Donald Trump's Muslim Brotherhood Terrorist Designation Could Damage U.S. Relationships Across Middle East, Experts Argue

In a move that could distinguish his foreign policy from that of his predecessors, President Donald Trump announced his plan to label the Muslim Brotherhood, a nearly 100-year-old transnational Islamist movement, as a terrorist organization. This proposal could also have repercussions for America's political relationships throughout the Middle East.

The designation is far from certain, since the Trump administration's counterterrorism agencies must first present evidence supporting the change to the secretary of state, the attorney general, and the Treasury Department.

Even if the new designation is approved, Congress could attempt to block the label, and the Muslim Brotherhood would have the opportunity to challenge the decision in court. But if it passes, experts say that the designation could drive a wedge between the United States and legitimate democratic forces in the Middle East.

"If the designation were to go through, it could have repercussions not only for pro-Brotherhood countries like Turkey and Qatar, but also Kuwait, Jordan, Bahrain, Tunisia and many others worldwide—because Brotherhood members are not only active therein, but in some cases serve in government," H.A. Hellyer, senior nonresident fellow, Atlantic Council and the Royal United Services Institute, London, told Newsweek.

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President Donald Trump welcomes Egyptian President Abdel Fattah al-Sissi during his arrival at the West Wing of the White House, on April 3, 2017. Trump announced his plan to label the Muslim Brotherhood, a nearly 100-year-old transnational Islamist movement, as a terrorist organization. Mark Wilson/Getty Images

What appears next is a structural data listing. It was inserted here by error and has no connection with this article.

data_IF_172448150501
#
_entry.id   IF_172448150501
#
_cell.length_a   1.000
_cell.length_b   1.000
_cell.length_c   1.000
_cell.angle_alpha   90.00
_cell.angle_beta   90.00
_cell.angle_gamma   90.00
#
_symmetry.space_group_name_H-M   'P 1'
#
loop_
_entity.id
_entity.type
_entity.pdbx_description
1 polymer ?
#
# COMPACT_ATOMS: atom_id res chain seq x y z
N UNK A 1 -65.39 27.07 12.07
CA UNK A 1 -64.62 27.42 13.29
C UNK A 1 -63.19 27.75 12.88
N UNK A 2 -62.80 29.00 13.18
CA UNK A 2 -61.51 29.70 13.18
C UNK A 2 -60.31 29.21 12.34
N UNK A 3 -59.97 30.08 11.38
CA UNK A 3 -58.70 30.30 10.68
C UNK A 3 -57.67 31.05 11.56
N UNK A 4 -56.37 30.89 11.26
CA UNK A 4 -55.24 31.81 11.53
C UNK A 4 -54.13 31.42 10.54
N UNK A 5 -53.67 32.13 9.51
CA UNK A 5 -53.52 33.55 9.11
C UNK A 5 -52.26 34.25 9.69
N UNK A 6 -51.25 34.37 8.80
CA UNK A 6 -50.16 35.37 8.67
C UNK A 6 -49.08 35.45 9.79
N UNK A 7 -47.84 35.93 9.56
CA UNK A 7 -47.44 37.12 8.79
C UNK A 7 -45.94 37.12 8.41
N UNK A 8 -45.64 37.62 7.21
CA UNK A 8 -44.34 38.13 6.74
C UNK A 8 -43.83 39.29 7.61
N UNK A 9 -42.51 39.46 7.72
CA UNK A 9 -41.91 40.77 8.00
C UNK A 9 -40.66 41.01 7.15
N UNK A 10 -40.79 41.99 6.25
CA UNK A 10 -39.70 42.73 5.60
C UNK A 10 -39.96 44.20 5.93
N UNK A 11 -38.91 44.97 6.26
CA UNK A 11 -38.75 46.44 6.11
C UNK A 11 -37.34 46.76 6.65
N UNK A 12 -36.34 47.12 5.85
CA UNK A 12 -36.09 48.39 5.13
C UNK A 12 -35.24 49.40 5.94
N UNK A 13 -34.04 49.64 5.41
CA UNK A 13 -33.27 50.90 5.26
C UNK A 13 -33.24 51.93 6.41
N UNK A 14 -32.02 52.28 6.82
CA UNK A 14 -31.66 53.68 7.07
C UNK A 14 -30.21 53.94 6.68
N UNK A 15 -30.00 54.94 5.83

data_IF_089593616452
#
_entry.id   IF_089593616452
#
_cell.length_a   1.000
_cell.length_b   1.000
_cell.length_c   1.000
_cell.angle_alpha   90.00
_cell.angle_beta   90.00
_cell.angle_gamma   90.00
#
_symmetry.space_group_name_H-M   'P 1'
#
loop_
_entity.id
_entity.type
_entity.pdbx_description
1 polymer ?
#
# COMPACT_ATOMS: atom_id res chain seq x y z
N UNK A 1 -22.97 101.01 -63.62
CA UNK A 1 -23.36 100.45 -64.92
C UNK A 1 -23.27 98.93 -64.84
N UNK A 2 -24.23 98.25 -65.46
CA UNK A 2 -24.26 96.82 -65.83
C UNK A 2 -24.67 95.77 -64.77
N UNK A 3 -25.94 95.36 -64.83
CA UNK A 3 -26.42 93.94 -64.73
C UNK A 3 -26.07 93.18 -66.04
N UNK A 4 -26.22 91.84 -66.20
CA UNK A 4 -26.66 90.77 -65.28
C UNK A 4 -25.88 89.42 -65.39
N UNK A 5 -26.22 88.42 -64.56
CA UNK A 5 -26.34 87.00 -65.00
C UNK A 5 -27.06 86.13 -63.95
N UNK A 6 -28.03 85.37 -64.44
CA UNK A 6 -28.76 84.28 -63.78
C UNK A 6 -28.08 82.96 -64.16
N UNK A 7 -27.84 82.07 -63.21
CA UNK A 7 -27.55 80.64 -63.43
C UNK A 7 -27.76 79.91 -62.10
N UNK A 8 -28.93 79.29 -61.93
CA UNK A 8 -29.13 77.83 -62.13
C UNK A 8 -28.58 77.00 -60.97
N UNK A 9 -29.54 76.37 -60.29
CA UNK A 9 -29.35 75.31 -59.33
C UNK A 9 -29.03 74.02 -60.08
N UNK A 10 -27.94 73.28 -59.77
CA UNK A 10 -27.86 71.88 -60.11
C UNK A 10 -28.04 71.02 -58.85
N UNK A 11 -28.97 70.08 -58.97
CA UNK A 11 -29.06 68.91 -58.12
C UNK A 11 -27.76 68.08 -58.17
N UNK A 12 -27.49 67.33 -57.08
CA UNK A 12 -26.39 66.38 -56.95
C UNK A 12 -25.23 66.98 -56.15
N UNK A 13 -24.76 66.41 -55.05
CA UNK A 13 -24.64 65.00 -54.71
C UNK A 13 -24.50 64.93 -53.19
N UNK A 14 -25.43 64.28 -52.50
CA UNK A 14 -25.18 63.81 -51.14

"It's partly due to this I think there will be a lot of opposition against the move within government circles more generally," added Hellyer. "The organization has a lot of affiliated or linked groups worldwide. It isn't clear which Brotherhood the Trump administration intends to try to proscribe—if it will try to aim for the worldwide brand, or focus solely on a single national group, or something else entirely, and all that will have different effects."

The designation would sanction members of the group and those who do business with it, a move that could implicate millions of people in the Middle East and alienate them from the U.S.

"Usually when we talk about a designation, we're talking about extremist groups that have a very small number of members or supporters like Al Qaeda or ISIS," Shadi Hamid, a senior fellow with the Brookings Institution said in a recent interview with Brookings. "This is something completely new, different, and unprecedented, where you're talking about millions of people are basically going to be called terrorists by the U.S., the ostensible leader of the free world.

"It also, I think, will have serious effects on some of our allies as well," Hamid continued. "The interesting thing here is, if you look at Jordan, Morocco, Tunisia, Turkey...I mean, the list is actually quite long, Bahrain, Kuwait, these are all American allies that have Muslim Brotherhood branches or Brotherhood-inspired political parties in their parliaments or even sometimes in government."

Experts have long argued that the Muslim Brotherhood, formed in Egypt in 1928, does not meet the criteria for a terrorist organization. An investigation into the matter by the United Kingdom was dropped due to insufficient evidence to support the claim that the brotherhood engages in terrorism. The group is largely nonviolent, although some former members have left to join terrorist organizations like Al Qaeda.

On Tuesday, following the Trump administration's announcement that it plans to pursue the designation, the Brotherhood pledged to continue its work peacefully.

"We will remain...steadfast in our work in accordance with our moderate and peaceful thinking and what we believe to be right, for honest and constructive cooperation to serve the communities in which we live, and humanity as a whole," the group said in a statement.

Not all Middle East leaders support the Brotherhood. Egypt's authoritarian President Abdel Fattah el-Sissi views the group as a threat and wants to see it ostracized. Sissi recently met with President Trump and pushed his case on this matter. U.S. allies in Saudi Arabia and the United Arab Emirates would also like to see the Muslim Brotherhood designated as a terrorist organization.

Donald Trump's Muslim Brotherhood Terrorist Designation Could Damage U.S. Relationships Across Middle East, Experts Argue | World